Francis Spufford, a former Sunday Times Young Writer of the Year (1997), has edited two acclaimed literary anthologies and a collection of essays about the history of technology. His first book, I May Be Some Time, won the Writers' Guild Award for Best Non-Fiction Book of 1996, the Banff Mountain Book Prize, and a Somerset Maugham Award. His second, The Child That Books Built, gave Neil Gaiman "the peculiar feeling that there was now a book I didn't need to write." His third book, Backroom Boys, was called "as nearly perfect as makes no difference" by the Daily Telegraph, and Red Plenty was one of Dwight Garner's New York Times 10 Favorite Books of 2012. Spufford is a Fellow of the Royal Society of Literature and teaches at Goldsmiths College in London.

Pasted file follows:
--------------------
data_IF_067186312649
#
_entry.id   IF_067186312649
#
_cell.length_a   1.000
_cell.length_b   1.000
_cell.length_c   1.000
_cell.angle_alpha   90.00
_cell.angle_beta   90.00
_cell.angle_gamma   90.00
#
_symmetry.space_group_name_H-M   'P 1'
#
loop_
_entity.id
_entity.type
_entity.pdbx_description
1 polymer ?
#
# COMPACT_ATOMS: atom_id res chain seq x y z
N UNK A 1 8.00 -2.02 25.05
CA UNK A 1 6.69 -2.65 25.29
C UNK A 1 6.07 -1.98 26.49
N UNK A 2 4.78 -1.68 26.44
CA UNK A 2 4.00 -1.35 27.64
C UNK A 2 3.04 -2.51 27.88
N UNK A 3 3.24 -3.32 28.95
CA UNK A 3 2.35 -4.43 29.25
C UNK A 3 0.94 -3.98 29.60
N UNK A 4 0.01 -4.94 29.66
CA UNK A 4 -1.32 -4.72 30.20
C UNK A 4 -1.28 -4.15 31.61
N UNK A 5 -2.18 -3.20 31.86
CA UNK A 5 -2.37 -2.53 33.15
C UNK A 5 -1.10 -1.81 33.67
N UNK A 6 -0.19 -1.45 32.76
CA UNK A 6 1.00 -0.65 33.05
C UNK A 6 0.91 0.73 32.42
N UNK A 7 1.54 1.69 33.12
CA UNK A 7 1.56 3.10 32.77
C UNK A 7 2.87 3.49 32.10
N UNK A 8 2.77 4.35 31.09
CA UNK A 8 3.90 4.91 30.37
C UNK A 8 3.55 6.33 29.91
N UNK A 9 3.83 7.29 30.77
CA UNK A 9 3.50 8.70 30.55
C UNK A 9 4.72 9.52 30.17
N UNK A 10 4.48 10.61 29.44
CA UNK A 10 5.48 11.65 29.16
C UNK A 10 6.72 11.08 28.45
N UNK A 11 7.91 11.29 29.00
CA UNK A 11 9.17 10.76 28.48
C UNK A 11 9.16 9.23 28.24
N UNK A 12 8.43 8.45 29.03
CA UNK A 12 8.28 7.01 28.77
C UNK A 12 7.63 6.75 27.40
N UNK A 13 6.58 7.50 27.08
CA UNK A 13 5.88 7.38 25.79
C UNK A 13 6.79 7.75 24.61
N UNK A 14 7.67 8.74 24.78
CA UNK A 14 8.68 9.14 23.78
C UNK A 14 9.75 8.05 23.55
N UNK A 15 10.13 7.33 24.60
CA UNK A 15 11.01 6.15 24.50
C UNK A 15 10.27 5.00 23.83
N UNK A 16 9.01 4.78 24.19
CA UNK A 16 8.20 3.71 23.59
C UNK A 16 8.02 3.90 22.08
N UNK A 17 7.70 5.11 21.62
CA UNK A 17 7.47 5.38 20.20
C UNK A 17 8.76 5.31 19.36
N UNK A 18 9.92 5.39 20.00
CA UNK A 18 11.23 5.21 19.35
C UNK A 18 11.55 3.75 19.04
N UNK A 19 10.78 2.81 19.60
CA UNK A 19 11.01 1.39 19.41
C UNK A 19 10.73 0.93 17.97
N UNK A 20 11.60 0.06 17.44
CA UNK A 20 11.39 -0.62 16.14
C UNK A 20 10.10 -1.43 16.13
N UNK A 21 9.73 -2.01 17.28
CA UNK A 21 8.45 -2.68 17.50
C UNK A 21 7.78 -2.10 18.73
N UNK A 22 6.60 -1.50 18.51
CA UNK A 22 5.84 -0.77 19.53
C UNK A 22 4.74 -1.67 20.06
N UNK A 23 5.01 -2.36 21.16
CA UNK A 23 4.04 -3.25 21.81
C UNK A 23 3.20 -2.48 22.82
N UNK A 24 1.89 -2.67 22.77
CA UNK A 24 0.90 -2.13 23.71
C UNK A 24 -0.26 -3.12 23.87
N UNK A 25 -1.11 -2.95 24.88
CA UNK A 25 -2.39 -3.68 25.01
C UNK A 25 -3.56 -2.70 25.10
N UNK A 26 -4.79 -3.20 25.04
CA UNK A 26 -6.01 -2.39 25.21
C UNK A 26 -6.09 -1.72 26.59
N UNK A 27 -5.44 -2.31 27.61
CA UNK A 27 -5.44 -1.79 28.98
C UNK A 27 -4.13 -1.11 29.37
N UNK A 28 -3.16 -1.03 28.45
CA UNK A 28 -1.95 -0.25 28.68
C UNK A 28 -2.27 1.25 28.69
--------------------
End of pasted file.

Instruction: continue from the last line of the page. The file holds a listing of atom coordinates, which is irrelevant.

"Mr. Spufford is an amused and amusing observer of human beings, and it is a pleasure to be in his company." -- Dwight Garner, The New York Times"Francis Spufford is one of the cleverest and most thoughtful nonfiction writers in England....Unapologetic is exactly what those who've followed Spufford's career might have suspected it would be: an incredibly smart, challenging, and beautiful book, humming with ideas and arguments." -- Nick Hornby"A remarkable book, which is passionate, challenging, tumultuously articulate, and armed with anger to a degree unusual in works of Christian piety." -- Sunday Times (London)"The man writes like a dream." -- The Guardian"A subtle, witty, clever writer." -- The Observer"This is a wonderful, effortlessly brilliant book." -- Evening Standard (London)"The point...is to show those on the fence that belief need not mean the abandonment of intelligence, wit, emotional honesty. In this, Francis Spufford succeeds to an exceptional degree." -- London Times Literary Supplement"Catnip for atheists, agnostics, believers, disbelievers and people who like to think and wonder." -- Chicago Tribune "Spufford's defense of Christianity is as unique as it is refreshing....With unrelenting passion and honesty throughout, this book successfully accomplishes what it sets out to achieve--namely, making the case for the intelligibility and dignity of Christian faith." -- Booklist"Fresh, lively, provocative, insightful, articulate, witty, scabrous, honest, shocking, profane, Christian." -- James Martin, S.J., author of The Jesuit Guide to (Almost) Everything"A unique book, cutting its way ruthlessly through thickets of both religious and anti-religious sentimentality; painfully funny at points, always impassioned and never glib." -- Rowan Williams, Master's Secretary, Magdalene College, Cambridge University and former Archbishop of Canterbury"Flat-out exhilarating....Read this book and you will discover a faith that is brash, poignant, sensual, funny--but above all, profoundly, joyfully human." -- Diana Butler Bass, author of Christianity After Religion"Compelling....Spufford's argument occassions the much needed reevaluation of how integral emotions are to being human and why common sense ought not be dismissed. This is a compelling argument not only for its content but also because it has been written so beautifully." -- Stanley Hauerwas Duke University, author of A Community of Character: Toward a Constructive Christian Social Ethic"Spufford exhibits his trademark brilliance, humor, and acumen, demolishing the intellectual emptiness of the New Atheism along the way. Richly rewarding to mind and heart, and a fine example of one of the era's best writers at full tilt. " -- Library Journal"Spufford is one of the most gifted English writers of his generation...Unapologetic captures the texture of today's life of faith, faith always ever-so-slightly but also ever-so-constantly eaten away at by uncertainty, by the possibility of a truly disenchanted world, a wholly material life." -- Books & Culture
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